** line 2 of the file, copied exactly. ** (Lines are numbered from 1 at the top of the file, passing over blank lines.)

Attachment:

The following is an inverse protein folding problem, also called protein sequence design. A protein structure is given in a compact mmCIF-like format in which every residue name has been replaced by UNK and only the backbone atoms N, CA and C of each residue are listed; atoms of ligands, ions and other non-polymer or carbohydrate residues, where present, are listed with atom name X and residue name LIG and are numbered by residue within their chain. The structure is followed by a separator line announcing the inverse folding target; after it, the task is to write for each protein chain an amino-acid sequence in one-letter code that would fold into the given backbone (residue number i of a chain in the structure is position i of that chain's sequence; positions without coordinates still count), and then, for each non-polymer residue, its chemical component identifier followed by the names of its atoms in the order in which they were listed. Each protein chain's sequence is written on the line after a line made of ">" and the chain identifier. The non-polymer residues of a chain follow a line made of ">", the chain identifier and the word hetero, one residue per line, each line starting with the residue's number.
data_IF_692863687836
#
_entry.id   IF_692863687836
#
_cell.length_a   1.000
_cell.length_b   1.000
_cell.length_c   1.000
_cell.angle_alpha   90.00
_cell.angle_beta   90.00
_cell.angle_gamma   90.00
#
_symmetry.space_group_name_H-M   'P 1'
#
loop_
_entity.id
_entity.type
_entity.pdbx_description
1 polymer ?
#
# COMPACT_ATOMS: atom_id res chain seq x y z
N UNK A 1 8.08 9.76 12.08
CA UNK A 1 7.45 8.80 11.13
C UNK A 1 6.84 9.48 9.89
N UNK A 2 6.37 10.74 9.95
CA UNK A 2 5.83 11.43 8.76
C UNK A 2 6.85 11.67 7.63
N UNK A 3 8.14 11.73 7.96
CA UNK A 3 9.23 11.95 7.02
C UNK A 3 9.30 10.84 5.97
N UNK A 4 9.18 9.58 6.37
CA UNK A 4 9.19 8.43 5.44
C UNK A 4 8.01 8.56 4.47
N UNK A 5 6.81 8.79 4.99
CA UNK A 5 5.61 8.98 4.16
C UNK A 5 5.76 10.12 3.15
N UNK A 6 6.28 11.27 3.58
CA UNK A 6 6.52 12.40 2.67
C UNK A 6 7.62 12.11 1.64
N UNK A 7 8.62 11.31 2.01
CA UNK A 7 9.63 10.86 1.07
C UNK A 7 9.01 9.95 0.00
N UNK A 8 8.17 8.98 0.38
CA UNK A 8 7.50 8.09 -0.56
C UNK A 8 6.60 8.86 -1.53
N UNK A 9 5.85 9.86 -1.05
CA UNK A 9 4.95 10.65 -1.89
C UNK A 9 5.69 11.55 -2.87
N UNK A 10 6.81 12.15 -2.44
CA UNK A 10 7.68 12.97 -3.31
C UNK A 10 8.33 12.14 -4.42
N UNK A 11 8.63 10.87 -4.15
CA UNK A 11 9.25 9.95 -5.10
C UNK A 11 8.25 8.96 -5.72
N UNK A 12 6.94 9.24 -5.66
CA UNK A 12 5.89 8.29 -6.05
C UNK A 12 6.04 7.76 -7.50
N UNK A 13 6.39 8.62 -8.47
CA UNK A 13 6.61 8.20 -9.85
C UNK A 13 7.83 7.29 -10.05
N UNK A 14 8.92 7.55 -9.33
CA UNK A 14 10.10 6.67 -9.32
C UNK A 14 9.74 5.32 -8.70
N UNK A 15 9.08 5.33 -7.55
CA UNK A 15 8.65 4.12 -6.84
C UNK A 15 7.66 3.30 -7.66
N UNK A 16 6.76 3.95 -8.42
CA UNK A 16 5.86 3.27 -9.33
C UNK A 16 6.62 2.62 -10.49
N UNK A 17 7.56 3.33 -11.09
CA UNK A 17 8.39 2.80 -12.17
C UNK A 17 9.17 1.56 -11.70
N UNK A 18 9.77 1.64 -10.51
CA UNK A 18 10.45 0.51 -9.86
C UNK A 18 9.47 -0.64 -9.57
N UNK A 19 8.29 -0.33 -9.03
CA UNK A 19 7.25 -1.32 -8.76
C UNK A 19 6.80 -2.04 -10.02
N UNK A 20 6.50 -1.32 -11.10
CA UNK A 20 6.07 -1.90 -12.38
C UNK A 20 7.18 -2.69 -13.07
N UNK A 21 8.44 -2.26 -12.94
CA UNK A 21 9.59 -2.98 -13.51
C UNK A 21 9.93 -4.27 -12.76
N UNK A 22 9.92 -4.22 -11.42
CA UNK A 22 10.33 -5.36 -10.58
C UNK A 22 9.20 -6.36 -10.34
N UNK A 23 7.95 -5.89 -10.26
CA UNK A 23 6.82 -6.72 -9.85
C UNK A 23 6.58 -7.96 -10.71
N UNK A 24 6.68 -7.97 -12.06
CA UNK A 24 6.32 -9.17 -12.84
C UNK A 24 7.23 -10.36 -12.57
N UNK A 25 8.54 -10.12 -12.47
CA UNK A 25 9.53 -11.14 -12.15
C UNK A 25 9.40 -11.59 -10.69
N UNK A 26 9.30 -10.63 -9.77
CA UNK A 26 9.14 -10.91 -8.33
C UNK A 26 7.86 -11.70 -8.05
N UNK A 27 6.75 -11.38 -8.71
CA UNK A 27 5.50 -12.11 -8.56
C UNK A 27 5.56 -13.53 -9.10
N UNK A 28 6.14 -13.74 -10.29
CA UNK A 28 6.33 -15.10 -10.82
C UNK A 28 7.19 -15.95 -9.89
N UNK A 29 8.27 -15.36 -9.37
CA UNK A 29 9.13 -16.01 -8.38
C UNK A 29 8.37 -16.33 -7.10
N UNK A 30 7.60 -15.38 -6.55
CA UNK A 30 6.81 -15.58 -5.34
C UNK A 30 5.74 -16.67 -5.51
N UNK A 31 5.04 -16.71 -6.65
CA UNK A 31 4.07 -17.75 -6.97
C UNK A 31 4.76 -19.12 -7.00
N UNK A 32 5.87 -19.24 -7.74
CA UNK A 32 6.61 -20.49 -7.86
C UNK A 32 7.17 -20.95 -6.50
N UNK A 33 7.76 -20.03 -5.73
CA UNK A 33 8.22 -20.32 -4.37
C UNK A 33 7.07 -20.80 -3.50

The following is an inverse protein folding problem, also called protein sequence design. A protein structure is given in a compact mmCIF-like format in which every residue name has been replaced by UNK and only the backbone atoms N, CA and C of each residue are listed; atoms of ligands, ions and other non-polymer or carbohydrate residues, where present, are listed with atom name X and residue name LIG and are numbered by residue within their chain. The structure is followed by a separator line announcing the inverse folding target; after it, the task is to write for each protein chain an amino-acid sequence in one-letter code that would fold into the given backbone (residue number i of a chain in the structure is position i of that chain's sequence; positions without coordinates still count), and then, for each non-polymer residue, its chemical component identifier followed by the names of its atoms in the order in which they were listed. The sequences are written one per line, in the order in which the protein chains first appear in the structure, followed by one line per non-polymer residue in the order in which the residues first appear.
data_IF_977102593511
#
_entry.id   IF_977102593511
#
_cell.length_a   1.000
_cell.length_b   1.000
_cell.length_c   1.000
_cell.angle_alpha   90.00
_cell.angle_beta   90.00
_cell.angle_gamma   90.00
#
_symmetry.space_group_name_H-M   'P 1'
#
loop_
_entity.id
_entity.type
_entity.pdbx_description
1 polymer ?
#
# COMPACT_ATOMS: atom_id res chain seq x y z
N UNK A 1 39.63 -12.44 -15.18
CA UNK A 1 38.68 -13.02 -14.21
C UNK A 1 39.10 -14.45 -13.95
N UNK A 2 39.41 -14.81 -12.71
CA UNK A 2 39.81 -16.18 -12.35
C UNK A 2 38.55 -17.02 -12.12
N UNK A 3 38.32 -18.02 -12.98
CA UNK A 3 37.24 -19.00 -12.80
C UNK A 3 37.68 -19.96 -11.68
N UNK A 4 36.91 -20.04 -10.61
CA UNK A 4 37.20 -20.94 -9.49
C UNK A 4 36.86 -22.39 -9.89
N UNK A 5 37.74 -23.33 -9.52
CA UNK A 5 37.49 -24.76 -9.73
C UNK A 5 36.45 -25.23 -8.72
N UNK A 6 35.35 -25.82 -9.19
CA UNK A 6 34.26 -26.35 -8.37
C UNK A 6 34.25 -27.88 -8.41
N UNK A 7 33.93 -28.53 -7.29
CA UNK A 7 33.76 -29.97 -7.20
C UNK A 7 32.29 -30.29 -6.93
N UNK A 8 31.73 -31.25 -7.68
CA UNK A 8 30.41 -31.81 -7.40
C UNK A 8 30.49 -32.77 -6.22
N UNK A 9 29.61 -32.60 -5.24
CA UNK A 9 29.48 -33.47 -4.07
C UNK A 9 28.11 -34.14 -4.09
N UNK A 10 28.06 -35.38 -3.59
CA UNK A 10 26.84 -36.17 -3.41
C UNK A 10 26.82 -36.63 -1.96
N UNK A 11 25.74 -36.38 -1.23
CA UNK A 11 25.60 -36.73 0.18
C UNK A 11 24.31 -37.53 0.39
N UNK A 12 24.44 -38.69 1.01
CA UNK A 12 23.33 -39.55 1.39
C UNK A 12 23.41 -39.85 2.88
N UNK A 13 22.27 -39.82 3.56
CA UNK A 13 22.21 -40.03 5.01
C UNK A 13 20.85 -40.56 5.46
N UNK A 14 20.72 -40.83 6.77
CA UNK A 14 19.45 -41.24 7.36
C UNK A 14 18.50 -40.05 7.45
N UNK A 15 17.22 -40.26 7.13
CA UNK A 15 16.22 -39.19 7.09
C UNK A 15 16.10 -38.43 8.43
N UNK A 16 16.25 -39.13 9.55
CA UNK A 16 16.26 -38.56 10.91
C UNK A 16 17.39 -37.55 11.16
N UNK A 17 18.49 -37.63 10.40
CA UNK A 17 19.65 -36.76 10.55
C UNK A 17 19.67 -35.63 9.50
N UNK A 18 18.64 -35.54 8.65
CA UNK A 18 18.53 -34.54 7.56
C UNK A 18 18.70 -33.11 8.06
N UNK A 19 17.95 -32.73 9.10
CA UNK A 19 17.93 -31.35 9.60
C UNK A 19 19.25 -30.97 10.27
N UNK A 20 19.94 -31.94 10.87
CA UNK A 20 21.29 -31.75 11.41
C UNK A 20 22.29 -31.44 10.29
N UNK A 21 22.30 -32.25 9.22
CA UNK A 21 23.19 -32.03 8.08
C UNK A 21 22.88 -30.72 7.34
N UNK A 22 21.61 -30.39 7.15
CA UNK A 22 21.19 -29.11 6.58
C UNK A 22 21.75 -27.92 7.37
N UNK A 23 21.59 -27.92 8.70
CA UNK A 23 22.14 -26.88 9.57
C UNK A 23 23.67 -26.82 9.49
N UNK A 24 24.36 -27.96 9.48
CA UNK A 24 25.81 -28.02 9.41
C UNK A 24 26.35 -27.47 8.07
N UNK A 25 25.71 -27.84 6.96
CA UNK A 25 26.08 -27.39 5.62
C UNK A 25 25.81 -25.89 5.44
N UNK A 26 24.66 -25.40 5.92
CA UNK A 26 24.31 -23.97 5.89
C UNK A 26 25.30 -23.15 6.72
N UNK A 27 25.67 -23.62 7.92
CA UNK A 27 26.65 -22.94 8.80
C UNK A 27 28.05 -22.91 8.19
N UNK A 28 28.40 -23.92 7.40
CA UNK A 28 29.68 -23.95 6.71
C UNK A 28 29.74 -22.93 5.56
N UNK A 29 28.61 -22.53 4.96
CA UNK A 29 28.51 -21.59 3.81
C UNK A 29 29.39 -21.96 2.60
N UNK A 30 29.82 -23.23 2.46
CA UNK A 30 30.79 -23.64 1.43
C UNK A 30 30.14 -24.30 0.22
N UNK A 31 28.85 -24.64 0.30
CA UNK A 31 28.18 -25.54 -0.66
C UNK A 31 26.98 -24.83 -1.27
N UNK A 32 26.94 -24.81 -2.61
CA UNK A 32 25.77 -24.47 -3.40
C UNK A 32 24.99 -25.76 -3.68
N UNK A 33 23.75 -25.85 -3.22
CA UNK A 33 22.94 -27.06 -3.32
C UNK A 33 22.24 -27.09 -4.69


data_IF_692863687836